Dr. Goldfoot and the Bikini Machine (1965)


A parody of the highly successful James Bond entry "Goldfinger", "Dr. Goldfoot and the Bikini Machine" finds Vincent Price as the titular mad scientist who, with the questionable assistance of his resurrected flunky Mullaney, builds a gang of female robots who are then dispatched to seduce and rob wealthy men.

Robot #11/Diane (Susan Hart) is sent after millionaire Todd Armstrong (Dwayne Hickman).

Frankie Avalon portrays bumbling SIC (Special Intelligence Command) agent Craig Gamble, who is charged with solving the crimes that Dr. Goldfoot is perpetrating.

"Igor, you idiot, why must you listen to me when I'm WRONG?" - Dr. Goldfoot

Vital Statistics
Studio: American International Pictures (AIP)
Running Time: 88 minutes
Release Date: 6th November 1965
Budget: N/A
Box-Office (Domestic): N/A

Cast & Characters
Vincent Price
Dr. Goldfoot
Susan Hart
Robot #11 (Diane)
Frankie Avalon
Craig Gamble
Dwayne Hickman
Todd Armstrong

San Francisco International Airport, San Francisco, California, USA; San Francisco, California, USA

Vincent Price returned for the 1966 sequel, "Dr. Goldfoot and the Girl Bombs", directed by Mario Bava and produced in Italy. These films, particularly the idea for the "fembots", were a major inspiration for Mike Myers in the 1997 spy spoof Austin Powers: International Man of Mystery.

Goldfoot's name reflects his and his robots' choice in footwear. In Britain this film was released as "Dr. G. and the Bikini Machine" due to legal action by a London-based Doctor Goldfoot.

A poster tagline read: "This is a Bikini Machine - order your '66 model now! ...manufactured by the evil Dr. Goldfoot with Kiss-Button... Kill-Button and of course the Mystery Button. All new parts (some parts!) tested, approved and ready to go-go-go!"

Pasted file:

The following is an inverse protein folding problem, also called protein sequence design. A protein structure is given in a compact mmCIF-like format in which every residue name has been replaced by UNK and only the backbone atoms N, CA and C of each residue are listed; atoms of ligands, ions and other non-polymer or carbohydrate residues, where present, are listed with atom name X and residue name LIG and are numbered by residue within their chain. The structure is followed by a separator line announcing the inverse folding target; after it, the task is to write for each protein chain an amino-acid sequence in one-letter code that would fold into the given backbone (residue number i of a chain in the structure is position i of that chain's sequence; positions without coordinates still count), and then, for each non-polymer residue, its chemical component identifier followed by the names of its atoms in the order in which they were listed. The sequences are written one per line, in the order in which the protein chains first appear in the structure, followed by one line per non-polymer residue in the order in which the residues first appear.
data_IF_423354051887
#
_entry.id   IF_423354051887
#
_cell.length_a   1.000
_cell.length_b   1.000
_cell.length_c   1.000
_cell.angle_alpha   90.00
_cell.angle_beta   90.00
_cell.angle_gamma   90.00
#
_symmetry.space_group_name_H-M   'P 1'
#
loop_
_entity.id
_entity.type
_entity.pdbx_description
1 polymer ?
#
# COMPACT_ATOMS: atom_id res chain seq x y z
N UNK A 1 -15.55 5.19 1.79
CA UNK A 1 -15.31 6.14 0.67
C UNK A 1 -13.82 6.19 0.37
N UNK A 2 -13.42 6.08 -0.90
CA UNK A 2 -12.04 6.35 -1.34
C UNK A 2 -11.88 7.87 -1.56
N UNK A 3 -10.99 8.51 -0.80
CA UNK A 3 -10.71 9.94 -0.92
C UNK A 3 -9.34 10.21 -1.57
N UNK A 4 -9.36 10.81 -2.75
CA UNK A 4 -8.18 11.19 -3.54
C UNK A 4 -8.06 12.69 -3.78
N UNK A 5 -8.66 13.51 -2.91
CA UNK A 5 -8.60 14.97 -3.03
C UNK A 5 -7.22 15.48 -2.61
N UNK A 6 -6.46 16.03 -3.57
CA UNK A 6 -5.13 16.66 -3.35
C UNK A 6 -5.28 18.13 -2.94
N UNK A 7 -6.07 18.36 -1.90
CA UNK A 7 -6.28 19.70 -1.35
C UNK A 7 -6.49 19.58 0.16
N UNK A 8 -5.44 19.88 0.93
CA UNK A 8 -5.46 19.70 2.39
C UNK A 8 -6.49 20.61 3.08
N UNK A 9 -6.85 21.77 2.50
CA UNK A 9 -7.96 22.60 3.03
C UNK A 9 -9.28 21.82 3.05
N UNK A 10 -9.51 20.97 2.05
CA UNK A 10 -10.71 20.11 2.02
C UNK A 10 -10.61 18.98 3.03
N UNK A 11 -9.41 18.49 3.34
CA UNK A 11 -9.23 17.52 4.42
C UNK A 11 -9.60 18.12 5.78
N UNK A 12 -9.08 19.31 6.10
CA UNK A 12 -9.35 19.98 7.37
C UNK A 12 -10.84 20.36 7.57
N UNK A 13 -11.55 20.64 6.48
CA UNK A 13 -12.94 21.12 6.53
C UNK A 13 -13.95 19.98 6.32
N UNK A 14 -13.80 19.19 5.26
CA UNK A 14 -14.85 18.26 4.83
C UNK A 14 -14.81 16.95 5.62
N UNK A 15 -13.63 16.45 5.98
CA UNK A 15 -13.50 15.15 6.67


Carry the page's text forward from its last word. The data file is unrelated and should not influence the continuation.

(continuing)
Producer James H. Nicholson first laid eyes on female star Susan Hart (above) when production on Goldfoot began, and by all accounts it was love at first sight. Before long he divorced his wife and the two were married. Hart retired from acting.

The Bond Connection
Goldfoot is an unsubtle spoof on the title "Goldfinger", the James Bond movie that smashed box-records a year previous. At the time of release, a television special was also named to echo a Thunderball promotion. The film itself hit theaters one month before Thunderball in order to maximise box-office from spy-fi fever and the anticipation of Connery's routh outing as 007.

Above: Vincent Price as Dr. Goldfoot

Production Notes
Despite its low production values, the film has achieved a certain cult status for the appearance of Price and other AIP Beach Party film alumni, its in-jokes and over-the-top sexism, the claymation title sequence designed by Art Clokey, and a title song performed by The Supremes. The original title was "Dr. Goldfoot and His Bikini Machine", and while the title was changed to "the" rather than "his", the song still reflects the original title.

Vincent Price stated in a 1987 interview that the original script was a camp musical, comparing it to Little Shop of Horrors. Price stated, "It could have been fun, but they cut all the music out," though he is not clear whether the footage was actually shot or the idea was abandoned during production. An AIP Television special that appeared on Shindig! in November 1965 called "The Wild Weird World of Dr. Goldfoot" featured many songs that may have been cut from the cinema release.

The title of the television show may have been inspired by the November 1965 The Incredible World of James Bond designed to give publicity to the upcoming release of Thunderball.

The film's climax is an extended car–bike–cable car–boat-on-wheels chase through the streets of San Francisco, and the film is notable for its scenic photography of the city. The cablecar scene was filmed at the West Portal tunnel.

Above: Mary Hughes and Salli Sachse as Dr. Goldfoot's bikini-clad robots

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